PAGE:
As difficult as it is to not get on the plane, staying home also offers YOU an opportunity for growth. What can you do with your time instead of checking in on your child? Here are 3 ideas:

  • Engage in new activities: Sergio started going to the gym each day, as he has found a lot more free time since his son is away for the year. Perhaps you can surprise your child by studying the language class of his/her study abroad country at home. With less face to face time with your beloved child, you have a chance to find your inner child! Sign up for an art class, join a book club, or pull out that list of places locally you have been meaning to visit. Take your child’s adventurous spirit and apply it at home.
  • Reconsider your adult relationship: Your child will eventually return home with a heightened maturity. Think about how you can relate to your “baby” as an adult – someone who has not only ventured away for college, but to an entirely new country and language. Make a list of items to discuss with him/her upon return such as “What has changed for you and how can we incorporate that into our home?” and “What do I need to be aware of to be supportive during your transition home?”
  • Talk to YOUR parents: Reflect on your own transitions in life and how your own relationship with your parents ebbed and flowed over the years. What stands out for you? When did you most need them to let you cut the apron strings? How did they deal with you taking the leap and trusting the net would appear? Journal some of these memories to rely on when your own child needs space and freedom from the family unit.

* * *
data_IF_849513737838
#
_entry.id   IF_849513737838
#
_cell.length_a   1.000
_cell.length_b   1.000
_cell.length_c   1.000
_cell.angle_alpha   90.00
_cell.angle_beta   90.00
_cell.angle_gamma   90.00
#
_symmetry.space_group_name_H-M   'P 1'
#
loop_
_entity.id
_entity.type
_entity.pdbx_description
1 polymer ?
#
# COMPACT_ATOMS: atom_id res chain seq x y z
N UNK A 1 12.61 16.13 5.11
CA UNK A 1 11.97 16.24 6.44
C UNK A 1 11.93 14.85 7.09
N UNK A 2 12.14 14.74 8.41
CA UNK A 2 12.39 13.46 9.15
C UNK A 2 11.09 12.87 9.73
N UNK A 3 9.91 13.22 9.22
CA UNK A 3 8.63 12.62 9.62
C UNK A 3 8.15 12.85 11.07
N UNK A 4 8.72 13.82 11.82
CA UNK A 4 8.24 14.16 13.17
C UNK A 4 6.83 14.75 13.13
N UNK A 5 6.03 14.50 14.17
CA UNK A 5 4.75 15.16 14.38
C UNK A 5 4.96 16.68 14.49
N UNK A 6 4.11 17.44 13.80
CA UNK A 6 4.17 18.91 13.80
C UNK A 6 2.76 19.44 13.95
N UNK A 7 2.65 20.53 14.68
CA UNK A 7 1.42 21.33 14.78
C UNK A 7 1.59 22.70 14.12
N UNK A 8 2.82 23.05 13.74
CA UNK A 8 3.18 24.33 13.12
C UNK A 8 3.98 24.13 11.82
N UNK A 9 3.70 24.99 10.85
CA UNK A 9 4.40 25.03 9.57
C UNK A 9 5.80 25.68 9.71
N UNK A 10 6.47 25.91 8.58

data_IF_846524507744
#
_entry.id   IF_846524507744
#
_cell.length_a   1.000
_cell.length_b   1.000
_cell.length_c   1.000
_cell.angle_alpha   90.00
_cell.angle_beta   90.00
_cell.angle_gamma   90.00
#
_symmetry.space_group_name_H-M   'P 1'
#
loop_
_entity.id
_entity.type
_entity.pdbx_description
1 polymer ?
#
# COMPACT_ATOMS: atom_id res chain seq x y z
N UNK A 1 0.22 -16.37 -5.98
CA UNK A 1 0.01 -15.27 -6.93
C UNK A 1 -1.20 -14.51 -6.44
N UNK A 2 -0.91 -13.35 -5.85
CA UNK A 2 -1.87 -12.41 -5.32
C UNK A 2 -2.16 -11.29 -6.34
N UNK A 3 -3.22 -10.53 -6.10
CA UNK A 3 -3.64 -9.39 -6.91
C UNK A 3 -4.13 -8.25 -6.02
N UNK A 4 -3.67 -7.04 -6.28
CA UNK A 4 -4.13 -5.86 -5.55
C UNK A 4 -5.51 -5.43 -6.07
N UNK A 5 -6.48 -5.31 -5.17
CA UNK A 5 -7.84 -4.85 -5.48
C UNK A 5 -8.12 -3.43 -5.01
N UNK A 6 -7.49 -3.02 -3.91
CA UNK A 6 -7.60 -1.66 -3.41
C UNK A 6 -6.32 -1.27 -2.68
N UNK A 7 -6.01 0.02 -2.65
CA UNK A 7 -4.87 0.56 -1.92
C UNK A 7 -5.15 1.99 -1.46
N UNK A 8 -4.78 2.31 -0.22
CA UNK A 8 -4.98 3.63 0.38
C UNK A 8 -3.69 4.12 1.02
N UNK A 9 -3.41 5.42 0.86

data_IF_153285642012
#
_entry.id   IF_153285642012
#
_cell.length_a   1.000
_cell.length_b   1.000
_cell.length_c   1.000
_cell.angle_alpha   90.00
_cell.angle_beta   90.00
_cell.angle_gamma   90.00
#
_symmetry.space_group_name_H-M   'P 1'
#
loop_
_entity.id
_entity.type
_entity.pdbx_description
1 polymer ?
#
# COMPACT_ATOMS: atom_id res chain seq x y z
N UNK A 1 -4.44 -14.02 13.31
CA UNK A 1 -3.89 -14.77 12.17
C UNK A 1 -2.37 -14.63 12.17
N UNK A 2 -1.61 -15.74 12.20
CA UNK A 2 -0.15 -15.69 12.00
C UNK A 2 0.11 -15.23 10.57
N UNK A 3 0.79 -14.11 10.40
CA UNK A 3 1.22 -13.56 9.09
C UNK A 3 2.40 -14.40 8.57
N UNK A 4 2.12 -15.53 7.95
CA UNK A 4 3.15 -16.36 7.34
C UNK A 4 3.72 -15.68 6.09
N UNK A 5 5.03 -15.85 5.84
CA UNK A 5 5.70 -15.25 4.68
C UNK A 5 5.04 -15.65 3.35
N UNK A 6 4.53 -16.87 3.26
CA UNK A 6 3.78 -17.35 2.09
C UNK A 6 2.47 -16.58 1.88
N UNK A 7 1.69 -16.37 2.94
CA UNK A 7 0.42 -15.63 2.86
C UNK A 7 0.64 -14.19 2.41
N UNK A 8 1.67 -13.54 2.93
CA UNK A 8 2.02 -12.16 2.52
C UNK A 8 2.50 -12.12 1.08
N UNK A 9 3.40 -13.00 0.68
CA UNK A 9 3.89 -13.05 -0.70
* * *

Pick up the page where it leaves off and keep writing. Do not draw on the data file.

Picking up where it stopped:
With that said, Sergio and I are planning for his family’s visit over the winter holidays. We decided that a year IS a really long time not to see your child and that we want to support a wonderful gathering, not only for his own family but for Sergio to visit his New York “hometown” for a reunion of host parents, friends, teachers, and families. I look forward to such a reflective experience, not only with him, but with his son too.

What are your thoughts about letting a son or daughter navigate the education abroad experience without a visit from a parent? I invite you to comment below!

 

missy gluckman

 

Missy Gluckmann is a traveler, educator, interculturalist, trainer, speaker and career coach specializing in international education and careers across cultures. Originally from New York, she has lived abroad three times, most recently in Cuenca, Ecuador, and is currently enjoying the gorgeous mountains of Asheville, North Carolina. She founded Melibee Global and Better Abroad as a way to inject creative tools into international education, with an emphasis on study abroad. You can connect with on Facebook, Twitter, and LinkedIn.